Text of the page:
From reporter Dan Olson:

There is an alternative to mass-produced holiday greeting cards: Those that are printed, one at a time, on a 126-year old letterpress.

That’s Jon Drew’s specialty. And this year he’s making the cards as a labor of love for the widow of Robert Papas, the high school teacher who taught him the craft.

"I’m going to do the Christmas card using some of his type, on his press," says the 60-year-old commercial printer and Minneapolis Southwest High School graduate. And when Donita Papas hands out the cards, "it’ll be a beautiful thing."

Now he’s opening his passion for the letterpress to anyone. After decades of collecting and restoring old letterpresses, he’s moved thousands of dollars worth of antique printers and other equipment into the Legup Studio in northeast Minneapolis, where a new generation of artists can sign up and learn a creative process that’s been pushed aside by hi-tech printing.

"I’ve finally let go a little bit to put in the public domain as it were where people can sign up for a membership and use it," he says.

Drew specializes in the detective work it takes to find and restore the antique presses and their little blocks of lead letters; they’re not common and are very expensive to replace. And he won’t reveal his source for the precious antique letterpress type he continues to amass.

LIsten to Jon Drew use the press and explain the craft.

(MPR Photos/Jeffrey Thompson)

The Minnesota Orchestral Association is holding its annual meeting today. Instead of the usual jovial lunch for major donors peppered with performances from Minnesota orchestra musicians, today’s meeting will be held behind closed doors.
The mood will likely be somber as the board members reveal an expected multi-million dollar deficit from the 2011-2012 season. Both of Minnesota’s major orchestras are struggling financially. Musicians were all asked to take extensive pay cuts, which they did not agree to.
Now musicians at both orchestras have been locked out for several weeks and all concerts are cancelled through the end of the year. On top of that, no negotiations are scheduled for either organization.
This morning, Cathy Wurzer spoke with Drew McManus, a Chicago-based arts consultant who said that MnOrch’s situation is particularly bad compared to other orchestras that have gone through labor disputes.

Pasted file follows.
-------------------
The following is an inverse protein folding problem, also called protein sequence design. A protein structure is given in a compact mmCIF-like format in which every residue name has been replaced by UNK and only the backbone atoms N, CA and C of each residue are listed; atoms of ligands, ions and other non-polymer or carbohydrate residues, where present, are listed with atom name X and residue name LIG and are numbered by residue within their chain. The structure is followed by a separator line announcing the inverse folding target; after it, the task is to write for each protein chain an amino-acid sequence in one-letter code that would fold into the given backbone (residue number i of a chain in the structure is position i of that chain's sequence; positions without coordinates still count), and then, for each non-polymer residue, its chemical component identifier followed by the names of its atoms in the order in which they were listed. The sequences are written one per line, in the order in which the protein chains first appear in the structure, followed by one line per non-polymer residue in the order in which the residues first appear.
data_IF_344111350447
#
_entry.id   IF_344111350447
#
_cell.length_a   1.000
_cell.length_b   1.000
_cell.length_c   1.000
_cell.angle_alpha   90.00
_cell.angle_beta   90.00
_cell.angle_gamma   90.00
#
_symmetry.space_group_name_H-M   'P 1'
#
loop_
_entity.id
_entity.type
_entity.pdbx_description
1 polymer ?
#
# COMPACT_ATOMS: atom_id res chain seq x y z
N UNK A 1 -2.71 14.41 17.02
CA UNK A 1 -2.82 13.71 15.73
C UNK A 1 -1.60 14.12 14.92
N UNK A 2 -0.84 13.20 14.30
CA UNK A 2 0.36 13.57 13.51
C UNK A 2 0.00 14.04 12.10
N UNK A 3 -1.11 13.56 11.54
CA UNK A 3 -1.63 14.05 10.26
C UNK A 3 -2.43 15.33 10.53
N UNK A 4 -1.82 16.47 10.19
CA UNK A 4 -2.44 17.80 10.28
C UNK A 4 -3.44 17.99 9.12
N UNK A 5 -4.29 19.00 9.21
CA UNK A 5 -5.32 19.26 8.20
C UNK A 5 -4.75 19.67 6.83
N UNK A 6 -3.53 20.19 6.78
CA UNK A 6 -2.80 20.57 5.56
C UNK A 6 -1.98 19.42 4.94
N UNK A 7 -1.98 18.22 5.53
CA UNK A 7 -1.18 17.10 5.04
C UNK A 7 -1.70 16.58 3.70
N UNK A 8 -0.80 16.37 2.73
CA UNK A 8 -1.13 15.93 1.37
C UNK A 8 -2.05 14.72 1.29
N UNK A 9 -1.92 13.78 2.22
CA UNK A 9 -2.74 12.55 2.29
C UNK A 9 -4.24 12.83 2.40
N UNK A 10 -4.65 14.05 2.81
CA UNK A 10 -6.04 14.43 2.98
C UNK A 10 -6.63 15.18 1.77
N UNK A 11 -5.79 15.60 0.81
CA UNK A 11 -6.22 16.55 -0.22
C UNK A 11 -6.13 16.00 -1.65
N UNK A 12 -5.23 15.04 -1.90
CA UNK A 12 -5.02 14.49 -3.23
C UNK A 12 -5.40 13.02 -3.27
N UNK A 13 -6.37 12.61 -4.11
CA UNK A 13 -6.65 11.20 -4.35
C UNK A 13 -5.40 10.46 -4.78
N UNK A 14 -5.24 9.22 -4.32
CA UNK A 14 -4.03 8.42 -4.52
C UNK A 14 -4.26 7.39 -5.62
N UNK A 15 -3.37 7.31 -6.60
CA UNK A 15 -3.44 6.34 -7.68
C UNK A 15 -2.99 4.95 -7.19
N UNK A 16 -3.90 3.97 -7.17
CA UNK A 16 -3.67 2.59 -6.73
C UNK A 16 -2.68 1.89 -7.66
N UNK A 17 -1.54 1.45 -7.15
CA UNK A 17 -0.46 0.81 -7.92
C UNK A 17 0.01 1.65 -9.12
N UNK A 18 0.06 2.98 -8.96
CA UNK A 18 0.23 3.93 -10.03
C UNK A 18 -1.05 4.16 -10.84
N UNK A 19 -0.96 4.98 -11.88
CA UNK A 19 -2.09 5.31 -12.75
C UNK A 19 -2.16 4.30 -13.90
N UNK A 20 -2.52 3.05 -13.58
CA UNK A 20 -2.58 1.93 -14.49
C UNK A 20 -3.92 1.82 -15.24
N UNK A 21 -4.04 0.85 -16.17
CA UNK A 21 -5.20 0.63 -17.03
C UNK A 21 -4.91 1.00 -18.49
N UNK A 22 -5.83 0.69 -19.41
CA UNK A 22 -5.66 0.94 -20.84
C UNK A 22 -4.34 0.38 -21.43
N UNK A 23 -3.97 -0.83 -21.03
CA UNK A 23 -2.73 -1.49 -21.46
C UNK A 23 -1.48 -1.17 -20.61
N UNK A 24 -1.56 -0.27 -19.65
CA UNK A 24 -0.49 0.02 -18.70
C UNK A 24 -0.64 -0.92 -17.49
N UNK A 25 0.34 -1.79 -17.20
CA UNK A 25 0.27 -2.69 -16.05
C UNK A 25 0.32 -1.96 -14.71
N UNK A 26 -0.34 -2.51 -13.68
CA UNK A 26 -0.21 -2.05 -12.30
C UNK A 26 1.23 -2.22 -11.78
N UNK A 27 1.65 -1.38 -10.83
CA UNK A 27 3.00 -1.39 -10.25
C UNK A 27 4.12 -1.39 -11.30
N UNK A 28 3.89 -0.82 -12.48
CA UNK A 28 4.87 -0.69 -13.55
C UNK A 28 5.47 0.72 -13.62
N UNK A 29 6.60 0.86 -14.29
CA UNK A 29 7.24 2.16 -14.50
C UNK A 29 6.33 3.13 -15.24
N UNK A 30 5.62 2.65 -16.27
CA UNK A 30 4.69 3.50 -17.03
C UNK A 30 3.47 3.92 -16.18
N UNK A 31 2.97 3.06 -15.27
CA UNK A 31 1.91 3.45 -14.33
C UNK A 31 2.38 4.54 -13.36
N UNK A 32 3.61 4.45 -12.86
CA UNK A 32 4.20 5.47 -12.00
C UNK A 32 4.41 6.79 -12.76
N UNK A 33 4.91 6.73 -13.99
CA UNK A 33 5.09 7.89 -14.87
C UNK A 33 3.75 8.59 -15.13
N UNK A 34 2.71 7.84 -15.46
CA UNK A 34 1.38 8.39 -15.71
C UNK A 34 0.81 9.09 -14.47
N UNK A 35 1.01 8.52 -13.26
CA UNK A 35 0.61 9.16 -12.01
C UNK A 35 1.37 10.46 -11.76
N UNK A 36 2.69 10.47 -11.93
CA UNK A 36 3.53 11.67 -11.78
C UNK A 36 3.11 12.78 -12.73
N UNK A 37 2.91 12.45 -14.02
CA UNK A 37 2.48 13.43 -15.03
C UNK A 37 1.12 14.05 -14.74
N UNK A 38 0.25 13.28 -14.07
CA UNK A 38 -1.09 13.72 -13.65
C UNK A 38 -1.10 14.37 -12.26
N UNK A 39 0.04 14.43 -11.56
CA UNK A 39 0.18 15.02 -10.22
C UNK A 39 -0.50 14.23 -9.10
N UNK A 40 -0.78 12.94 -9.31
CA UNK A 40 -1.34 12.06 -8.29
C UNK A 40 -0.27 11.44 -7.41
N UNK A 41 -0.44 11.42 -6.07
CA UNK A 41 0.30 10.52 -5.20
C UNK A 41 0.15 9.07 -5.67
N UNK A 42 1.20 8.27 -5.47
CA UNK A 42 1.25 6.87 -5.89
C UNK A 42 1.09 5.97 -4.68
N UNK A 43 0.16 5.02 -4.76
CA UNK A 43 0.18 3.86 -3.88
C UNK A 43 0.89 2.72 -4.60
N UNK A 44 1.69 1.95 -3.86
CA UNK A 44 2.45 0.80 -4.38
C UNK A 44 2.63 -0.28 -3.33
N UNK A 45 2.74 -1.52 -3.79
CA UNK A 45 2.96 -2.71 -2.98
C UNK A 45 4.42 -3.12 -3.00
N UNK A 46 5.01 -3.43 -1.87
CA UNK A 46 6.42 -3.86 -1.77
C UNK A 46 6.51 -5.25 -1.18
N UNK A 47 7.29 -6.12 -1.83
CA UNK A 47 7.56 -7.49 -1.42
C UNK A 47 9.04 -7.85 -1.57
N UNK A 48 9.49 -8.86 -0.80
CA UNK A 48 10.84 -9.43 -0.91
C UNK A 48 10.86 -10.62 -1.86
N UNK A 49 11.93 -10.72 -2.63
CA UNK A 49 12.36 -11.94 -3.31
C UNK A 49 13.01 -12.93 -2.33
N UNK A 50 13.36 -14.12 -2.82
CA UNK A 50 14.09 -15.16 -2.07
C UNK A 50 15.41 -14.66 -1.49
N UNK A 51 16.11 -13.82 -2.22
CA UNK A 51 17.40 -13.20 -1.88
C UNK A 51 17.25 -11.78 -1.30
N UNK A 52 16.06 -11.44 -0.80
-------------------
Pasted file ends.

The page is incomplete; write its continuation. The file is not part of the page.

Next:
Hear the interview — and read more from Marianne Combs.
(MPR Photo/Euan Kerr)

The Minnesota Orchestral Association is holding its annual meeting today. Instead of the usual jovial lunch for major donors peppered with performances from Minnesota orchestra musicians, today’s meeting will be held behind closed doors.

The mood will likely be somber as the board members reveal an expected multi-million dollar deficit from the 2011-2012 season. Both of Minnesota’s major orchestras are struggling financially. Musicians were all asked to take extensive pay cuts, which they did not agree to.

Now musicians at both orchestras have been locked out for several weeks and all concerts are cancelled through the end of the year. On top of that, no negotiations are scheduled for either organization.

This morning, Cathy Wurzer spoke with Drew McManus, a Chicago-based arts consultant who said that MnOrch’s situation is particularly bad compared to other orchestras that have gone through labor disputes.

Hear the interview — and read more from Marianne Combs.

(MPR Photo/Euan Kerr)

The Cottage View Drive-In held a community event Thursday to celebrate the theater’s 46-year history and to bid farewell to the Cottage Grove, Minn. landmark. The theater, which is only one of two remaining in the Twin Cities, is closing at the end of this season and will be replaced by a Walmart. Patrons filled the parking lot for a sing-along version of “Grease”, exhibited classic cars and competed in a costume contest. The theater will remain open during weekends into October, depending on weather conditions.

See more photos by Jeffrey Thompson here.

As the Minnesota Orchestra and St. Paul Chamber Orchestra continue high-stakes contract talks with their musicians, there is one thing both sides agree on: The general public may not fully appreciate what it takes to play in Minnesota’s internationally renowned music ensembles.
Orchestra musicians have a big public relations task in this contract fight; justifying their salaries to the public. The state’s median household income is almost $57,000. The average Minnesota Orchestra musician makes $135,000 a year; the guaranteed minimum for the SPCO is almost $74,000.